I absolutely love Design Resources, but sometimes it flies under the radar for a lot of DraftSight users. And if you are a fan of DesignCenter in AutoCAD, you will definitely want to tune in to learn more about Design Resources.
First things first – Design Resources is not displayed by default, so let’s discuss how to turn it on. Design Resources is a palette, so you can access it like you do any other palette – by right-clicking on a palette sidebar or anywhere in the Ribbon. It can also be found in the Ribbon under the Insert tab. Finally, if you use the Classic workspace, you can find it under the Tools pulldown. Or, similar to DesignCenter in AutoCAD, you can access it with CTRL-2 as well. The bottom line here – there are many ways to get to this amazing tool!
“I got it Lynn, but what does it do?” Quite simply, Design Resources is a super handy approach to import various type of content from other files. Who hasn’t needed to do that from time to time? In my last post I mentioned it in the context of bringing in all your Layers. You can also import any or all of your Styles, Sheets, Xrefs or Blocks.
Let’s take a look at the interface, some of the options within Design Resources, and how you add content to your current drawing.
The palette has a menu area at the top, then a Resources pane with two tabs, a Content pane, and a Preview pane (which can be turned off it you prefer). The whole concept is pretty simple. Just navigate to the file you want to access and open it from within the interface. It doesn’t have to be a DWG file either – you can also choose from DXF, DWS, or DWT files.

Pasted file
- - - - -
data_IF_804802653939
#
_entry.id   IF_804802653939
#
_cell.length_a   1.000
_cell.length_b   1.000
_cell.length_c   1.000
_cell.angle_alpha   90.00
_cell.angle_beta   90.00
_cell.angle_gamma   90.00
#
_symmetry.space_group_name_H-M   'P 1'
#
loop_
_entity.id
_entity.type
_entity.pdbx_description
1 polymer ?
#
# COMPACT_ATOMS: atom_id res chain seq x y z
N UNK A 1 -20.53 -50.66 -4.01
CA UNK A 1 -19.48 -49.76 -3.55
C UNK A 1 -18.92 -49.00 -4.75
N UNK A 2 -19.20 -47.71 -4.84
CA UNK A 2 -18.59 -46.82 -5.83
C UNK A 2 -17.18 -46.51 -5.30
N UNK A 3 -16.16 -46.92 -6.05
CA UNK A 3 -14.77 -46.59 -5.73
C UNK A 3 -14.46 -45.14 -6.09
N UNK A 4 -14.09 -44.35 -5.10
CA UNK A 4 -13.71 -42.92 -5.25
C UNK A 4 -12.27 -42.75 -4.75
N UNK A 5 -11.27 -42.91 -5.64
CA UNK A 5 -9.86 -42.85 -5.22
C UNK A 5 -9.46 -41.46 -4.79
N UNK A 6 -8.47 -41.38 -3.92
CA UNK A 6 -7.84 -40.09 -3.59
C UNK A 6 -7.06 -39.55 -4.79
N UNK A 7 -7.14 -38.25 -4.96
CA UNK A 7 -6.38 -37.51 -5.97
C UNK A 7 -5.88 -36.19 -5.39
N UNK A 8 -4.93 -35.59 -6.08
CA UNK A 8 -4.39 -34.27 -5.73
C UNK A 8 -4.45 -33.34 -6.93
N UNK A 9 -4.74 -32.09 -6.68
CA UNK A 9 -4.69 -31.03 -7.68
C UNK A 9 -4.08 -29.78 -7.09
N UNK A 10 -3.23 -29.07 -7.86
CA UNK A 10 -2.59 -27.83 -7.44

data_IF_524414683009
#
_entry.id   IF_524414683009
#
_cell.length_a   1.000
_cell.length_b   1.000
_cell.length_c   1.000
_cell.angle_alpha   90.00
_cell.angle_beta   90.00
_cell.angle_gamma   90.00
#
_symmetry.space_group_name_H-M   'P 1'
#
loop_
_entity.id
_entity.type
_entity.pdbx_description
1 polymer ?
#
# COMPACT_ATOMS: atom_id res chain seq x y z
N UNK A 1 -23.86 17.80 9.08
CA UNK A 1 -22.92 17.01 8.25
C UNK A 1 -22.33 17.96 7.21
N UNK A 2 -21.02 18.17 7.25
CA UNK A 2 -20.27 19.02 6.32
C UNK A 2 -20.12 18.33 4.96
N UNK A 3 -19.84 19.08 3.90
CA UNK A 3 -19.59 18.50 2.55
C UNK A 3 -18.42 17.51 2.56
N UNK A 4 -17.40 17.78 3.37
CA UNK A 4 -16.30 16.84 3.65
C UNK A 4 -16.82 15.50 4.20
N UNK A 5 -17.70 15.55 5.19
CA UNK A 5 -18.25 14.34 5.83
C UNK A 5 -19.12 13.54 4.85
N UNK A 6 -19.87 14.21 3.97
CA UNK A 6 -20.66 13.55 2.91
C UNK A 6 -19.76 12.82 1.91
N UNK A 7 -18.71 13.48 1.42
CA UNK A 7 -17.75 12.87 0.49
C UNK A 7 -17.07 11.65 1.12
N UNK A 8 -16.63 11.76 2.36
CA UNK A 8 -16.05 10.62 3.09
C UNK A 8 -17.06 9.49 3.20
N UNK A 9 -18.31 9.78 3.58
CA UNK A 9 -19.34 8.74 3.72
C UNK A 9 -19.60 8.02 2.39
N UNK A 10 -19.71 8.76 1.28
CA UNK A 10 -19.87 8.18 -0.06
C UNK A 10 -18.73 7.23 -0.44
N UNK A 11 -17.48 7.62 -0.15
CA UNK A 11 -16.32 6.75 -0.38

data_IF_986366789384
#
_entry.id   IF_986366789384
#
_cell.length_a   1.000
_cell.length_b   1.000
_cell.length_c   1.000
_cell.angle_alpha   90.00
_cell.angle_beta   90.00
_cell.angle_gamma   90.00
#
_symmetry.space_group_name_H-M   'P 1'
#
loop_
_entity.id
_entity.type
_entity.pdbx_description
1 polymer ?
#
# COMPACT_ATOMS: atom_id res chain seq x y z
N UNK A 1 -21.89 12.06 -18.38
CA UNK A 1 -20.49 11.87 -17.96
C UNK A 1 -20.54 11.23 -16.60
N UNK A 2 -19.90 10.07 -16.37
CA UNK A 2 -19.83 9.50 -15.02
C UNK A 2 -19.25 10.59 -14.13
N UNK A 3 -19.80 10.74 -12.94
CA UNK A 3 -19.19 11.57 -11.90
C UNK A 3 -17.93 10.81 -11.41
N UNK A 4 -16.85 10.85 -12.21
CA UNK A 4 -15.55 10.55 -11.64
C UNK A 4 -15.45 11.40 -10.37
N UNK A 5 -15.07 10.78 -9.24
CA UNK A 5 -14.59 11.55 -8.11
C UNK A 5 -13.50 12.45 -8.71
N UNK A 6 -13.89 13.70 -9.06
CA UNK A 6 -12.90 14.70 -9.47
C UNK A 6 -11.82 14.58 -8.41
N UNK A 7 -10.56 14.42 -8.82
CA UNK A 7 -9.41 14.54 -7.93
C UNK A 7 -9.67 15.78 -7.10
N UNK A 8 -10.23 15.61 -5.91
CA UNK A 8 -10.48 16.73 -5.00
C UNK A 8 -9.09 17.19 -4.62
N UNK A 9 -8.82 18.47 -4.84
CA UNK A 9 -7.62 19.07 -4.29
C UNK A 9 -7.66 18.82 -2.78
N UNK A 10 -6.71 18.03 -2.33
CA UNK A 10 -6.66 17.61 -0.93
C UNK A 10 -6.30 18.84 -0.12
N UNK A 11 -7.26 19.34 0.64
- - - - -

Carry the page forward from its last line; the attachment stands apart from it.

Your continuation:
Let’s first concentrate on where you do the file navigation… within the Resources area, and in particular, the two tabs. One is Computer, and the other is Opened Files. Over the years, I’ve found that if I’m importing content from another drawing, it’s either A) one I already have open, or B) one I’ve opened recently. That’s why it’s my preference to use the Opened Files tab. It’s just easier to quickly find your content in Opened Files than it is navigating through the Computer tab (more on that tab in a minute).
To bring in the content you need, you can simply drag and drop a Content icon, or right click to access your options. You can choose a single item or multiple (bonus tip, highlight one icon then use CTRL-A to select them all).
On the Computer tab, you’ll get the usual suspects (My Computer, Desktop, Network, etc.) but there is one cool item I want to share with you. Whenever you have a file or folder that you know you’ll be returning to, you can right click on it (from the Design Resource tool) to mark it as a Favorite. It will then appear in the DraftSight Favorites folder. Now I still tend to use my preferred method of Opened Files, but I know a lot of people who absolutely love using DraftSight Favorites.
The icons in the toolbar are all pretty self-explanatory. You can change your Resources from a tree view, use the Star to set a Favorite, or even click on the blue globe to change how you view your content.
So, there you have it. Design Resources is such a valuable tool, but so many users that I talk to don’t even know it exists. Now that you do, I hope you can streamline your workflow by taking advantage of it.
And, I have more good news. If you’re not a DraftSight user (yet), you can give Design Resources and all the other great features in DraftSight a try for yourself. Just go here to download a fully functional trial, absolutely free for 30 days.
As usual, don’t just take my word for it, see for yourself how switching to DraftSight might just be the right choice for you.